With a night to reflect on last night’s game, here are some things I noticed in the 4 to 1 loss to the Peter Laviolette-led Washington Capitals:
Quantity over Quality: A Whole Lot of Nothing
We start with a familiar topic: shot selection. One of the major things that Coach John Hynes pointed out last night after the game was that by several of the metrics that the team uses to analyze their performance, he thought that the Predators measured out very well, looking at things like offensive zone time, overall time of possession, and other things of that nature. Looking at the numbers, one wouldn’t be wrong in assuming the same thing—the game was closer than the box score indicated. According to Natural Stat Trick, the total expected goals for both teams was 3.06 for Washington to Nashville’s 2.72, so obviously Nashville was generating offense. But how did they go about doing it, and do the advanced metrics tell the whole story?
Even those of us who are fond of advanced statistics in hockey know one thing—it’s a tool to help you understand the whole picture and is better when combined with the “eye test”; it's not the only answer. And that was the case last night. Some of those metrics mentioned above might be a little bit misleading before you put them in context, and I imagine there’s going to be some things for Coach Hynes to look at when he reviews the tape.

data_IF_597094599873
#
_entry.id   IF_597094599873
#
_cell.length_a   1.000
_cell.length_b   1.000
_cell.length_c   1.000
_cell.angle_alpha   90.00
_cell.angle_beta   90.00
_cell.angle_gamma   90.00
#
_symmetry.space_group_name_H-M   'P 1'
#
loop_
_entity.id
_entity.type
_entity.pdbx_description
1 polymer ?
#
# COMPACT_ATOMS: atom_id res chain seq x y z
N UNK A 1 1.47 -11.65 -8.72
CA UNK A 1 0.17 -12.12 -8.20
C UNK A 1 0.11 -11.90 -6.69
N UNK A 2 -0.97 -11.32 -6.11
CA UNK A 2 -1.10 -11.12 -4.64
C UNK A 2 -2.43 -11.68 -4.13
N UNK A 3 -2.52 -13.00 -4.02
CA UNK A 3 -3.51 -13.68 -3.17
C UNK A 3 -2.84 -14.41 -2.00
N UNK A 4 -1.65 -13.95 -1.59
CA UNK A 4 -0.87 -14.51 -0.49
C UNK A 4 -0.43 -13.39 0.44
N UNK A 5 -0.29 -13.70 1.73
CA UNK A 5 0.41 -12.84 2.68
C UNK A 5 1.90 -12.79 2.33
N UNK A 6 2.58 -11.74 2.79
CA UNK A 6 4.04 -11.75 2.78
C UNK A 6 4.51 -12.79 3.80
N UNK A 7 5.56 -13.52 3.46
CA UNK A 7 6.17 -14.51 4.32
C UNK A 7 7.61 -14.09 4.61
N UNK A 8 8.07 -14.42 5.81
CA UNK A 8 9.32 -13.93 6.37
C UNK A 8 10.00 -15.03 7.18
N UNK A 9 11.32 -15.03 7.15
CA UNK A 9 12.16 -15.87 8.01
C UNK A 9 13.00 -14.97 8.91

If you look at overall shot attempts, Nashville had 72 shot attempts at all strengths last night, which is pretty impressive. Compare that to Washington’s 49 shot attempts, and that would suggest that Nashville controlled the puck for roughly around 65% of the time (you have to have possession of the puck in order to take a shot, right?). However, if you look deeper into those shots, you’ll start to see a story that’s not too impressive.
Out of Nashville’s 72 all-strength shot attempts, 15 of them were blocked by the Washington Capitals. Blocked shots accounted for 21% of all shot attempts the Predators took. The story continued in much the same way—Nashville missed the net 21 times, another 29.1% of attempts that never made it to Washington goaltender Ilya Samsonov. (This does include the posts, yes.)